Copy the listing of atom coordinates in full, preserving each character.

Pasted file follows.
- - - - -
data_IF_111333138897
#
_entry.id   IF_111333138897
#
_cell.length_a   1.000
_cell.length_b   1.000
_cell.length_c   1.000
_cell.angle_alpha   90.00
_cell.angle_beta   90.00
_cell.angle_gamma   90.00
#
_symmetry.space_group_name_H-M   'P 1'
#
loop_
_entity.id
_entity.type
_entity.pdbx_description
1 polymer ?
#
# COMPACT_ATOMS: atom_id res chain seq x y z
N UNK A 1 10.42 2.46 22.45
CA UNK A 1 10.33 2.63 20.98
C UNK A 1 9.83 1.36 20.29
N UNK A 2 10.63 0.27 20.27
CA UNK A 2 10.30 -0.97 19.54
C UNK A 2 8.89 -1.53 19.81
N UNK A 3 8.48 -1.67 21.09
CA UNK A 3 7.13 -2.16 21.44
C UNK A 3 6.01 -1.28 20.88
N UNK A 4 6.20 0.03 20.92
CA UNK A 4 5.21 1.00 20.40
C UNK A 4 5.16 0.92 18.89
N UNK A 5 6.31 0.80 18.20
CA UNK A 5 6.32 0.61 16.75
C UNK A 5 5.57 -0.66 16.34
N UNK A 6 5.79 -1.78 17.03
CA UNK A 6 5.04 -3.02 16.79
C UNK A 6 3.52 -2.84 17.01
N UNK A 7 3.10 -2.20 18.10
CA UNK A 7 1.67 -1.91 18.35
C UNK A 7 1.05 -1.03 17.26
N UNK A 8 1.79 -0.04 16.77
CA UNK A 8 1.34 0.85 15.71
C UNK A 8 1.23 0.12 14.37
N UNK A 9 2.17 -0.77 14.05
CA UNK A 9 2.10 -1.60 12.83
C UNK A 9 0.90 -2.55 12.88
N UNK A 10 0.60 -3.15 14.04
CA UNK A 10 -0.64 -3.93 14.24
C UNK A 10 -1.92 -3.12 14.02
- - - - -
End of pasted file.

data_IF_111333138897
#
_entry.id   IF_111333138897
#
_cell.length_a   1.000
_cell.length_b   1.000
_cell.length_c   1.000
_cell.angle_alpha   90.00
_cell.angle_beta   90.00
_cell.angle_gamma   90.00
#
_symmetry.space_group_name_H-M   'P 1'
#
loop_
_entity.id
_entity.type
_entity.pdbx_description
1 polymer ?
#
# COMPACT_ATOMS: atom_id res chain seq x y z
N UNK A 1 10.42 2.46 22.45
CA UNK A 1 10.33 2.63 20.98
C UNK A 1 9.83 1.36 20.29
N UNK A 2 10.63 0.27 20.27
CA UNK A 2 10.30 -0.97 19.54
C UNK A 2 8.89 -1.53 19.81
N UNK A 3 8.48 -1.67 21.09
CA UNK A 3 7.13 -2.16 21.44
C UNK A 3 6.01 -1.28 20.88
N UNK A 4 6.20 0.03 20.92
CA UNK A 4 5.21 1.00 20.40
C UNK A 4 5.16 0.92 18.89
N UNK A 5 6.31 0.80 18.20
CA UNK A 5 6.32 0.61 16.75
C UNK A 5 5.57 -0.66 16.34
N UNK A 6 5.79 -1.78 17.03
CA UNK A 6 5.04 -3.02 16.79
C UNK A 6 3.52 -2.84 17.01
N UNK A 7 3.10 -2.20 18.10
CA UNK A 7 1.67 -1.91 18.35
C UNK A 7 1.05 -1.03 17.26
N UNK A 8 1.79 -0.04 16.77
CA UNK A 8 1.34 0.85 15.71
C UNK A 8 1.23 0.12 14.37
N UNK A 9 2.17 -0.77 14.05
CA UNK A 9 2.10 -1.60 12.83
C UNK A 9 0.90 -2.55 12.88
N UNK A 10 0.60 -3.15 14.04
CA UNK A 10 -0.64 -3.93 14.24
C UNK A 10 -1.92 -3.12 14.02